New immigrants will need to prove they’ve settled in Israel before getting passports

Shas leader Deri instructs Population Authority to prepare for new rule aimed at dissuading people from obtaining citizenship only to promptly leave

Judah Ari Gross is The Times of Israel's religions and Diaspora affairs correspondent.

Illustrative. A traveler enters Israel through a new passport control terminal in Ben Gurion International Airport in central Israel on May 20, 2015. (Miriam Alster/FLASH90)
Illustrative. A traveler enters Israel through a new passport control terminal in Ben Gurion International Airport in central Israel on May 20, 2015. (Miriam Alster/FLASH90)

Interior Minister Aryeh Deri is planning a new policy that will see new immigrants required to prove they’ve settled in Israel in order to be eligible for an Israeli passport, his office said Monday.

A statement said Deri had instructed the Population Authority to begin preparing for the move, a shift from the current policy that grants a passport automatically upon obtaining citizenship.

Deri’s plan would first require a law change, which would be part of the incoming coalition’s immigration reform. In addition to the passport law, the government also intends to alter the Law of Return, specifically the clause that permits anyone with at least one Jewish grandparent to obtain citizenship. This has drawn intense criticism from Diaspora Jewry.

In the past, new immigrants were only eligible for a passport after a year in the country. In 2017, a new law allowed new immigrants to obtain a passport immediately, despite warnings from law enforcement that such a permissive policy could lead to abuse.

“The ‘air train’ in which people eligible [for citizenship] under the Law of Return are taking advantage of their right to a passport and ‘absorption package’ [of government benefits], and then going back to where they came from is unacceptable,” Deri said.

“We should give status and a passport only to those who are settling in Israel, not to those looking to get benefits they’re not entitled to.”

Such a rule change was hinted at in the government’s coalition deals, which referred to a need to “prevent the misuse of the rights the state gives to new immigrants by those who return to their countries of origin shortly after immigrating to Israel.”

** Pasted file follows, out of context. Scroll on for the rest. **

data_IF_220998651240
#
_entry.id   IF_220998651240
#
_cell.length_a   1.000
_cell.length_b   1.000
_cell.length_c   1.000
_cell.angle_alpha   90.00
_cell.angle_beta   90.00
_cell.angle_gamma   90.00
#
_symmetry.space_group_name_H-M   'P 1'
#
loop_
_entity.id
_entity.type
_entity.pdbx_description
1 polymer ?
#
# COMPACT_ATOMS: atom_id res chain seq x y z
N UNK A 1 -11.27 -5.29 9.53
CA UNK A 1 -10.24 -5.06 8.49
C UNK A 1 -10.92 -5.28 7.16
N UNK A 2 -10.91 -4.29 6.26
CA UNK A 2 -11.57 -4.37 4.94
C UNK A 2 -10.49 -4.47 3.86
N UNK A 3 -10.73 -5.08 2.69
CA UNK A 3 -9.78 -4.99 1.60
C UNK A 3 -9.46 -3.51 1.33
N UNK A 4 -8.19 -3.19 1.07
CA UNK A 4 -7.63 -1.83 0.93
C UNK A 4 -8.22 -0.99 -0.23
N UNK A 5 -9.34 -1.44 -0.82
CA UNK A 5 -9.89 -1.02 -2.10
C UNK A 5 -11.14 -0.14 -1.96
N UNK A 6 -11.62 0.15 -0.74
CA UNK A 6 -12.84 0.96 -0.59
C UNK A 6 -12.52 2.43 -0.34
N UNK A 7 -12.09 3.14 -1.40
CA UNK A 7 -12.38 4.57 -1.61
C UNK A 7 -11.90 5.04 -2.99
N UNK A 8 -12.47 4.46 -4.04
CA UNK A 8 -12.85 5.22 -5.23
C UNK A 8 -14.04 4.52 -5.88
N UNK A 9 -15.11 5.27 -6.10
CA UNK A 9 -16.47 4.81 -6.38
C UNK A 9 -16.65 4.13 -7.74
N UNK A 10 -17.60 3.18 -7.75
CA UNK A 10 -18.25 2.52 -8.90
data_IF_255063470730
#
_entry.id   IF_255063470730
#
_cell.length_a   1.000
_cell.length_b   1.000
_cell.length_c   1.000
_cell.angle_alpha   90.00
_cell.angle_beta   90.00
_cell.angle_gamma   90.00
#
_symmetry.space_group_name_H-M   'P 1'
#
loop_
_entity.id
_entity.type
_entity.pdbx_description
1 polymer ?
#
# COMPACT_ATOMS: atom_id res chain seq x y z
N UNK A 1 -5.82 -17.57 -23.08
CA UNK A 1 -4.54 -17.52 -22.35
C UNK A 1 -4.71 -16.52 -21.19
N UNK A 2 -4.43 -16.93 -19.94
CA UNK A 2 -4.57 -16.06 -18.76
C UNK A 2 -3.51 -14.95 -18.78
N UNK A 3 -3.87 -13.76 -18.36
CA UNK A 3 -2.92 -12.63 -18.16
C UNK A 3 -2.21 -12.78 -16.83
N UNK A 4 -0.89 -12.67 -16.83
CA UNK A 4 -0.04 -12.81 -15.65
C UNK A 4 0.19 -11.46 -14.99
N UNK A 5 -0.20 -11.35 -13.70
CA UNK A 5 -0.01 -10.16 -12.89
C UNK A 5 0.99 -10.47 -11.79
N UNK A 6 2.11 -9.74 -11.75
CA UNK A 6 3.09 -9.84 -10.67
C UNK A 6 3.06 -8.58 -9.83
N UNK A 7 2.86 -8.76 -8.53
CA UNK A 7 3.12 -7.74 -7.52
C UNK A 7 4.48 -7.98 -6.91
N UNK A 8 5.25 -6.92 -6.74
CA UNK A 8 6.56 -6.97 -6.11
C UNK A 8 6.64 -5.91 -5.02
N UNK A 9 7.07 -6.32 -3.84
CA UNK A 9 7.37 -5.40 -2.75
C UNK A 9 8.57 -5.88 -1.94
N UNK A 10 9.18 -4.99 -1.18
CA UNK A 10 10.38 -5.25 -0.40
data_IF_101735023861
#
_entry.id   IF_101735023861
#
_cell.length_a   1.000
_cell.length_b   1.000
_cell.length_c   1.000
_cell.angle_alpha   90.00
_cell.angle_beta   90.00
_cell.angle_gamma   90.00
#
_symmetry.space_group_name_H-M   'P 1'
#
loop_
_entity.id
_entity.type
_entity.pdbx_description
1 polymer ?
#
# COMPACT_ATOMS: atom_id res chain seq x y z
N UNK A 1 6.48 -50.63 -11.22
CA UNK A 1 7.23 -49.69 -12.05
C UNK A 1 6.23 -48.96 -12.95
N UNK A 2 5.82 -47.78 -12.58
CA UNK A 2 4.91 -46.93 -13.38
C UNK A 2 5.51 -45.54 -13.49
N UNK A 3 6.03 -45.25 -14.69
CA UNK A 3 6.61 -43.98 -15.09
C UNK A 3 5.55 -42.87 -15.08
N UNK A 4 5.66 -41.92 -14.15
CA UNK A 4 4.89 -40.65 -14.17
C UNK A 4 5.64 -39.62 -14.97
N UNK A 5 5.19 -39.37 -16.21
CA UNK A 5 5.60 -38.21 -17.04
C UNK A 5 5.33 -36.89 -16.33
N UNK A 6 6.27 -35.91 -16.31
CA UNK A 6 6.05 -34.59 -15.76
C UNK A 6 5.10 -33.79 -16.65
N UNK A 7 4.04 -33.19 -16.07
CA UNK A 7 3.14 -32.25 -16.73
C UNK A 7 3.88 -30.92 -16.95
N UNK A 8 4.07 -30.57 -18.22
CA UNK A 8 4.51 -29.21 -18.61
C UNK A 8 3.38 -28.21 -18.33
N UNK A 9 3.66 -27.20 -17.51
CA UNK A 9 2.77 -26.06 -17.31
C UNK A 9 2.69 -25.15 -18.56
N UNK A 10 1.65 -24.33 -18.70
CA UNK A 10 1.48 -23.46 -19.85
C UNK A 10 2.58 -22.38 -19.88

It was not immediately clear by what criteria the Population Authority would determine whether a new immigrant was eligible for a passport. Currently, new immigrants are only eligible for benefits — stipends, housing subsidies, tax discounts, etc. — while they are in Israel; they are automatically frozen if a new immigrant leaves the country.

Unlike the other aspects of the incoming government’s immigration reform proposals, overturning the 2017 passport law likely would not draw substantial criticism.

The ability to receive a passport immediately has drawn significant criticism in recent weeks, following news reports based on population data showing that large numbers of new immigrants, particularly from Russia, had obtained Israeli passports and then promptly left the country. Some have seen the reports themselves as part of a political campaign to drive up public support for amending the Law of Return.

In the Knesset last month, former immigration and absorption minister Pnina Tamano-Shata said that even she would support changing the passport law.

However, she maintained that many of the numbers cited in the recent news reports were willfully misleading, as many of those returning to Russia were doing so to settle their affairs — a process made more complicated by international sanctions against Russian institutions — before coming back to Israel to live in the country for good.

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